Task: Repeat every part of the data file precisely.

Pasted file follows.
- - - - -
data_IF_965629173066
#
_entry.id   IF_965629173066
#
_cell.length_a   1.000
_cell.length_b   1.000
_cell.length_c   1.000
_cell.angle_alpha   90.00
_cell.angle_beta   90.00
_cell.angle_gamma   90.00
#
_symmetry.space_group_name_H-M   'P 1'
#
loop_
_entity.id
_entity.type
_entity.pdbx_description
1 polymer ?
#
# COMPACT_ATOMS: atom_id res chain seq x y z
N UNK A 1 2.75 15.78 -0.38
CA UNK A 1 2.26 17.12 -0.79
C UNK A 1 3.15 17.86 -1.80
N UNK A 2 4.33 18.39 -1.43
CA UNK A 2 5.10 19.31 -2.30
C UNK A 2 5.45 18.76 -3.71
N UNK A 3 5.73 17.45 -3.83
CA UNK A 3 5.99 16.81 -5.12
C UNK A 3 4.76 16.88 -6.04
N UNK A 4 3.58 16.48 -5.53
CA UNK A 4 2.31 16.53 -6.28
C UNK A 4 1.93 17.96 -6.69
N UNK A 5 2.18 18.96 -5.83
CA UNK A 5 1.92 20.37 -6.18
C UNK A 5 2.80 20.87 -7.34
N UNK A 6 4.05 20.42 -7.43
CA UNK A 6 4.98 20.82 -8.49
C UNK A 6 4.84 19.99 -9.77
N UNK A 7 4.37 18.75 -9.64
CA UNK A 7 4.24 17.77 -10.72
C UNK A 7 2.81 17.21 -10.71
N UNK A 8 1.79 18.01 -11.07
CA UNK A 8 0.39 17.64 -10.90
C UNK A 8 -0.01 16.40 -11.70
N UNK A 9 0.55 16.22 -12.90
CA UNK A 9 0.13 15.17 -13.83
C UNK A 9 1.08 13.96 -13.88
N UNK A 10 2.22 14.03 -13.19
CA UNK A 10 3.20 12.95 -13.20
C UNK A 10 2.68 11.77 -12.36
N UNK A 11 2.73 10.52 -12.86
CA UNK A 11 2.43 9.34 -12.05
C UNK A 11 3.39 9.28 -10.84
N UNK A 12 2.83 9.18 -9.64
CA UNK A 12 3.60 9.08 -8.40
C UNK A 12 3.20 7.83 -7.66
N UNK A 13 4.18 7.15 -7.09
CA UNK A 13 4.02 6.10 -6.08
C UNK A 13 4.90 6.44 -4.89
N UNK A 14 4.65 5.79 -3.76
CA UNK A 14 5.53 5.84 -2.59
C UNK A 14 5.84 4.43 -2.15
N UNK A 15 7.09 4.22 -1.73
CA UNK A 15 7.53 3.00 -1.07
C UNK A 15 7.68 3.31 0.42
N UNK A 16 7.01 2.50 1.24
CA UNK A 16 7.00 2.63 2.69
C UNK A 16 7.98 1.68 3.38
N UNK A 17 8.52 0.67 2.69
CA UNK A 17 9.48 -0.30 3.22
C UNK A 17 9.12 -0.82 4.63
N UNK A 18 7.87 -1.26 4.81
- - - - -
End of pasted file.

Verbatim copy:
data_IF_965629173066
#
_entry.id   IF_965629173066
#
_cell.length_a   1.000
_cell.length_b   1.000
_cell.length_c   1.000
_cell.angle_alpha   90.00
_cell.angle_beta   90.00
_cell.angle_gamma   90.00
#
_symmetry.space_group_name_H-M   'P 1'
#
loop_
_entity.id
_entity.type
_entity.pdbx_description
1 polymer ?
#
# COMPACT_ATOMS: atom_id res chain seq x y z
N UNK A 1 2.75 15.78 -0.38
CA UNK A 1 2.26 17.12 -0.79
C UNK A 1 3.15 17.86 -1.80
N UNK A 2 4.33 18.39 -1.43
CA UNK A 2 5.10 19.31 -2.30
C UNK A 2 5.45 18.76 -3.71
N UNK A 3 5.73 17.45 -3.83
CA UNK A 3 5.99 16.81 -5.12
C UNK A 3 4.76 16.88 -6.04
N UNK A 4 3.58 16.48 -5.53
CA UNK A 4 2.31 16.53 -6.28
C UNK A 4 1.93 17.96 -6.69
N UNK A 5 2.18 18.96 -5.83
CA UNK A 5 1.92 20.37 -6.18
C UNK A 5 2.80 20.87 -7.34
N UNK A 6 4.05 20.42 -7.43
CA UNK A 6 4.98 20.82 -8.49
C UNK A 6 4.84 19.99 -9.77
N UNK A 7 4.37 18.75 -9.64
CA UNK A 7 4.24 17.77 -10.72
C UNK A 7 2.81 17.21 -10.71
N UNK A 8 1.79 18.01 -11.07
CA UNK A 8 0.39 17.64 -10.90
C UNK A 8 -0.01 16.40 -11.70
N UNK A 9 0.55 16.22 -12.90
CA UNK A 9 0.13 15.17 -13.83
C UNK A 9 1.08 13.96 -13.88
N UNK A 10 2.22 14.03 -13.19
CA UNK A 10 3.20 12.95 -13.20
C UNK A 10 2.68 11.77 -12.36
N UNK A 11 2.73 10.52 -12.86
CA UNK A 11 2.43 9.34 -12.05
C UNK A 11 3.39 9.28 -10.84
N UNK A 12 2.83 9.18 -9.64
CA UNK A 12 3.60 9.08 -8.40
C UNK A 12 3.20 7.83 -7.66
N UNK A 13 4.18 7.15 -7.09
CA UNK A 13 4.02 6.10 -6.08
C UNK A 13 4.90 6.44 -4.89
N UNK A 14 4.65 5.79 -3.76
CA UNK A 14 5.53 5.84 -2.59
C UNK A 14 5.84 4.43 -2.15
N UNK A 15 7.09 4.22 -1.73
CA UNK A 15 7.53 3.00 -1.07
C UNK A 15 7.68 3.31 0.42
N UNK A 16 7.01 2.50 1.24
CA UNK A 16 7.00 2.63 2.69
C UNK A 16 7.98 1.68 3.38
N UNK A 17 8.52 0.67 2.69
CA UNK A 17 9.48 -0.30 3.22
C UNK A 17 9.12 -0.82 4.63
N UNK A 18 7.87 -1.26 4.81